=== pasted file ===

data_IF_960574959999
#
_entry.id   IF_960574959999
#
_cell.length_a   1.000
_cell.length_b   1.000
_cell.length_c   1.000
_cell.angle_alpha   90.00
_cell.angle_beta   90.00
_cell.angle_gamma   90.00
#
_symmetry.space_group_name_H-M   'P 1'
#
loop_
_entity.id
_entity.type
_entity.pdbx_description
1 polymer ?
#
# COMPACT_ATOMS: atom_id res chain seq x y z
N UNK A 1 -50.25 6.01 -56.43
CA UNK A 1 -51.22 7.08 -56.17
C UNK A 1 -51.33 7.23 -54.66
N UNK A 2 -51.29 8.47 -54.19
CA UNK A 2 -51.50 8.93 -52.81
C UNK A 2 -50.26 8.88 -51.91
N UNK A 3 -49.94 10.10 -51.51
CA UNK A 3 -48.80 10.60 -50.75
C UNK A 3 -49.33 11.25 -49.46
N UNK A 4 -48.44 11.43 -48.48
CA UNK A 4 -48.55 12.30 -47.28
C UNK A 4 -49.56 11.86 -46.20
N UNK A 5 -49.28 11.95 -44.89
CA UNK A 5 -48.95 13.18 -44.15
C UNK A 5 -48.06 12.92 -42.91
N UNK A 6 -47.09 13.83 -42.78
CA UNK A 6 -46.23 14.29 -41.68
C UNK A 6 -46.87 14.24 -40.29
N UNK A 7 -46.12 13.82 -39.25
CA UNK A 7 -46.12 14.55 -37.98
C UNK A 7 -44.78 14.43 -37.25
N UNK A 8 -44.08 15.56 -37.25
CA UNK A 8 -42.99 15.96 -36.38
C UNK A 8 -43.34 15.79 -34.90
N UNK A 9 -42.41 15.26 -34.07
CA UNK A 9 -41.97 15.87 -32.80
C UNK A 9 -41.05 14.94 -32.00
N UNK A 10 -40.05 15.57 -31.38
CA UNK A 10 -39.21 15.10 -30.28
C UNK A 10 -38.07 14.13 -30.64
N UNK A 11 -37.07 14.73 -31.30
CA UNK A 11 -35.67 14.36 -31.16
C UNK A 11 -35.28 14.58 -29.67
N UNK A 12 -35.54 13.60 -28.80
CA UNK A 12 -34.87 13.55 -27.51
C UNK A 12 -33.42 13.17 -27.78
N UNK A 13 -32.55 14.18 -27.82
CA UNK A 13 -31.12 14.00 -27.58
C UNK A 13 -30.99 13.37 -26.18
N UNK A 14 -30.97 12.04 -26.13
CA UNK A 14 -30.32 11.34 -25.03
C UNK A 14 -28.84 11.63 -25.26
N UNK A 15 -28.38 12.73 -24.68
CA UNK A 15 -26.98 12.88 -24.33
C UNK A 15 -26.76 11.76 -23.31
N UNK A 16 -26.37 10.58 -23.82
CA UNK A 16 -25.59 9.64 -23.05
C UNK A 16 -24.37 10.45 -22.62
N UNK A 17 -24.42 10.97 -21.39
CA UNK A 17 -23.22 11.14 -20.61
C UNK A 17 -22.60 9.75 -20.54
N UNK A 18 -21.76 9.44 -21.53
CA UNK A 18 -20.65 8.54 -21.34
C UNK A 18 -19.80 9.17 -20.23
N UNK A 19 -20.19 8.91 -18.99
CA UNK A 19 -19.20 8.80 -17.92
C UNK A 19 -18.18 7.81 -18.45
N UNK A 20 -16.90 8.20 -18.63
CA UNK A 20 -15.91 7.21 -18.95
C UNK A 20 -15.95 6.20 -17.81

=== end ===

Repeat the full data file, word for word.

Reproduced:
data_IF_960574959999
#
_entry.id   IF_960574959999
#
_cell.length_a   1.000
_cell.length_b   1.000
_cell.length_c   1.000
_cell.angle_alpha   90.00
_cell.angle_beta   90.00
_cell.angle_gamma   90.00
#
_symmetry.space_group_name_H-M   'P 1'
#
loop_
_entity.id
_entity.type
_entity.pdbx_description
1 polymer ?
#
# COMPACT_ATOMS: atom_id res chain seq x y z
N UNK A 1 -50.25 6.01 -56.43
CA UNK A 1 -51.22 7.08 -56.17
C UNK A 1 -51.33 7.23 -54.66
N UNK A 2 -51.29 8.47 -54.19
CA UNK A 2 -51.50 8.93 -52.81
C UNK A 2 -50.26 8.88 -51.91
N UNK A 3 -49.94 10.10 -51.51
CA UNK A 3 -48.80 10.60 -50.75
C UNK A 3 -49.33 11.25 -49.46
N UNK A 4 -48.44 11.43 -48.48
CA UNK A 4 -48.55 12.30 -47.28
C UNK A 4 -49.56 11.86 -46.20
N UNK A 5 -49.28 11.95 -44.89
CA UNK A 5 -48.95 13.18 -44.15
C UNK A 5 -48.06 12.92 -42.91
N UNK A 6 -47.09 13.83 -42.78
CA UNK A 6 -46.23 14.29 -41.68
C UNK A 6 -46.87 14.24 -40.29
N UNK A 7 -46.12 13.82 -39.25
CA UNK A 7 -46.12 14.55 -37.98
C UNK A 7 -44.78 14.43 -37.25
N UNK A 8 -44.08 15.56 -37.25
CA UNK A 8 -42.99 15.96 -36.38
C UNK A 8 -43.34 15.79 -34.90
N UNK A 9 -42.41 15.26 -34.07
CA UNK A 9 -41.97 15.87 -32.80
C UNK A 9 -41.05 14.94 -32.00
N UNK A 10 -40.05 15.57 -31.38
CA UNK A 10 -39.21 15.10 -30.28
C UNK A 10 -38.07 14.13 -30.64
N UNK A 11 -37.07 14.73 -31.30
CA UNK A 11 -35.67 14.36 -31.16
C UNK A 11 -35.28 14.58 -29.67
N UNK A 12 -35.54 13.60 -28.80
CA UNK A 12 -34.87 13.55 -27.51
C UNK A 12 -33.42 13.17 -27.78
N UNK A 13 -32.55 14.18 -27.82
CA UNK A 13 -31.12 14.00 -27.58
C UNK A 13 -30.99 13.37 -26.18
N UNK A 14 -30.97 12.04 -26.13
CA UNK A 14 -30.32 11.34 -25.03
C UNK A 14 -28.84 11.63 -25.26
N UNK A 15 -28.38 12.73 -24.68
CA UNK A 15 -26.98 12.88 -24.33
C UNK A 15 -26.76 11.76 -23.31
N UNK A 16 -26.37 10.58 -23.82
CA UNK A 16 -25.59 9.64 -23.05
C UNK A 16 -24.37 10.45 -22.62
N UNK A 17 -24.42 10.97 -21.39
CA UNK A 17 -23.22 11.14 -20.61
C UNK A 17 -22.60 9.75 -20.54
N UNK A 18 -21.76 9.44 -21.53
CA UNK A 18 -20.65 8.54 -21.34
C UNK A 18 -19.80 9.17 -20.23
N UNK A 19 -20.19 8.91 -18.99
CA UNK A 19 -19.20 8.80 -17.92
C UNK A 19 -18.18 7.81 -18.45
N UNK A 20 -16.90 8.20 -18.63
CA UNK A 20 -15.91 7.21 -18.95
C UNK A 20 -15.95 6.20 -17.81